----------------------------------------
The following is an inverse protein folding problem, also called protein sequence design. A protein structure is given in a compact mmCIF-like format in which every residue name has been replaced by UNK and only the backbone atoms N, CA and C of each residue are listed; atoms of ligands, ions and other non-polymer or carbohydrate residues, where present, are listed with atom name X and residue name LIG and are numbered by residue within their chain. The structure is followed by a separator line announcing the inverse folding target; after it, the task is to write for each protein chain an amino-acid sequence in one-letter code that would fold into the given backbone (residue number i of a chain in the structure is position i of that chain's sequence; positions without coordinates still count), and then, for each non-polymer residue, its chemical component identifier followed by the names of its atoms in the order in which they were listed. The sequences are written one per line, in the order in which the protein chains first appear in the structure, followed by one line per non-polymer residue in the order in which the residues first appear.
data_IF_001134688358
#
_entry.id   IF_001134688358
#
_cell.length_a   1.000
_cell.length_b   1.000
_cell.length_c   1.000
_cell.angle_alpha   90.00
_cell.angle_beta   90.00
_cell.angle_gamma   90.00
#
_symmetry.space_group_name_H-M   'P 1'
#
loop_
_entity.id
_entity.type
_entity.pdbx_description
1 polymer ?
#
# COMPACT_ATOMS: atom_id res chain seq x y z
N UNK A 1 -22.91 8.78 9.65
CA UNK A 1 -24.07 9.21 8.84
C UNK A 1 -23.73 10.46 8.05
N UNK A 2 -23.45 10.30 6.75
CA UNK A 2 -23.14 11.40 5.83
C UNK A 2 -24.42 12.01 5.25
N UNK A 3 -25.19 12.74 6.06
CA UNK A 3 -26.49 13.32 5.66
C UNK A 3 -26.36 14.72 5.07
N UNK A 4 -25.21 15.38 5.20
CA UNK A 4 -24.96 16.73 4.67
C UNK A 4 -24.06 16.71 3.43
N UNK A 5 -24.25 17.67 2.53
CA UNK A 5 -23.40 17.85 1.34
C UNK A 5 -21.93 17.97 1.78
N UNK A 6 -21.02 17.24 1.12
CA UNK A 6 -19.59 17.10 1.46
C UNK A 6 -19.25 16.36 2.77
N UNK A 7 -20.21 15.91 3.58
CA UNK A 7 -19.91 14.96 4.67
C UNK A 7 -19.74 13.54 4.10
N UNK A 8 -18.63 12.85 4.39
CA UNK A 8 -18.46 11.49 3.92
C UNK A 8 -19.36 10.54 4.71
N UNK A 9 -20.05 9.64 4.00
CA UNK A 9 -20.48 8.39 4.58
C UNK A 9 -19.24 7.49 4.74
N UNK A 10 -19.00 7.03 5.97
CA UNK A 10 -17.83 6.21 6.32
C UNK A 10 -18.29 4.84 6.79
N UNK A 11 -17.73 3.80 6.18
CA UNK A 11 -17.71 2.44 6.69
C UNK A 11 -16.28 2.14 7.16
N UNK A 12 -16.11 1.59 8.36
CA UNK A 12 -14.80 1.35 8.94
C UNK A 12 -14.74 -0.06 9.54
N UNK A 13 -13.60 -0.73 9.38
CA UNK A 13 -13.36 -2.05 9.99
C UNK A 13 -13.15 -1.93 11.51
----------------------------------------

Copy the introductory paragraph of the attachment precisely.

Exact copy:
The following is an inverse protein folding problem, also called protein sequence design. A protein structure is given in a compact mmCIF-like format in which every residue name has been replaced by UNK and only the backbone atoms N, CA and C of each residue are listed; atoms of ligands, ions and other non-polymer or carbohydrate residues, where present, are listed with atom name X and residue name LIG and are numbered by residue within their chain. The structure is followed by a separator line announcing the inverse folding target; after it, the task is to write for each protein chain an amino-acid sequence in one-letter code that would fold into the given backbone (residue number i of a chain in the structure is position i of that chain's sequence; positions without coordinates still count), and then, for each non-polymer residue, its chemical component identifier followed by the names of its atoms in the order in which they were listed. The sequences are written one per line, in the order in which the protein chains first appear in the structure, followed by one line per non-polymer residue in the order in which the residues first appear.